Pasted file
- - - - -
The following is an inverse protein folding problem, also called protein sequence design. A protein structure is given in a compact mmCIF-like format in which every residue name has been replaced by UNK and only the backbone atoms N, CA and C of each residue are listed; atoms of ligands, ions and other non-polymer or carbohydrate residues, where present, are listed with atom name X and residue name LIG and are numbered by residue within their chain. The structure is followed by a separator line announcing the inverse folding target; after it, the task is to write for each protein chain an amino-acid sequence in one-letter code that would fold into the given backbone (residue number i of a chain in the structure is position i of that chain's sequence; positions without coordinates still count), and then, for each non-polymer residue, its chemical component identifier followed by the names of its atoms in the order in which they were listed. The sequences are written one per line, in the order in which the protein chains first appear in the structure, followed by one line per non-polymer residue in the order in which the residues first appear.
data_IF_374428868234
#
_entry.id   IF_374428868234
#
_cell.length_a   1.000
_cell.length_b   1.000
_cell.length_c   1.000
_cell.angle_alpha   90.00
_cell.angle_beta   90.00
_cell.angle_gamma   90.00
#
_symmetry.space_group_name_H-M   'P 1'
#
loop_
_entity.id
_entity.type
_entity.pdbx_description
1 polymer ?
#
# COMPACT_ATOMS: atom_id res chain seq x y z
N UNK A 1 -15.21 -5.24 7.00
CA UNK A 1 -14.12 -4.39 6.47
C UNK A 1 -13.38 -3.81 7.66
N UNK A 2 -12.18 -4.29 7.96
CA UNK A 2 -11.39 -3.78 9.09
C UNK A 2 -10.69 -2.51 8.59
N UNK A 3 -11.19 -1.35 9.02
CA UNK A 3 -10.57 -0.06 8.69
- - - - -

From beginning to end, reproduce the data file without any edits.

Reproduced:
The following is an inverse protein folding problem, also called protein sequence design. A protein structure is given in a compact mmCIF-like format in which every residue name has been replaced by UNK and only the backbone atoms N, CA and C of each residue are listed; atoms of ligands, ions and other non-polymer or carbohydrate residues, where present, are listed with atom name X and residue name LIG and are numbered by residue within their chain. The structure is followed by a separator line announcing the inverse folding target; after it, the task is to write for each protein chain an amino-acid sequence in one-letter code that would fold into the given backbone (residue number i of a chain in the structure is position i of that chain's sequence; positions without coordinates still count), and then, for each non-polymer residue, its chemical component identifier followed by the names of its atoms in the order in which they were listed. The sequences are written one per line, in the order in which the protein chains first appear in the structure, followed by one line per non-polymer residue in the order in which the residues first appear.
data_IF_374428868234
#
_entry.id   IF_374428868234
#
_cell.length_a   1.000
_cell.length_b   1.000
_cell.length_c   1.000
_cell.angle_alpha   90.00
_cell.angle_beta   90.00
_cell.angle_gamma   90.00
#
_symmetry.space_group_name_H-M   'P 1'
#
loop_
_entity.id
_entity.type
_entity.pdbx_description
1 polymer ?
#
# COMPACT_ATOMS: atom_id res chain seq x y z
N UNK A 1 -15.21 -5.24 7.00
CA UNK A 1 -14.12 -4.39 6.47
C UNK A 1 -13.38 -3.81 7.66
N UNK A 2 -12.18 -4.29 7.96
CA UNK A 2 -11.39 -3.78 9.09
C UNK A 2 -10.69 -2.51 8.59
N UNK A 3 -11.19 -1.35 9.02
CA UNK A 3 -10.57 -0.06 8.69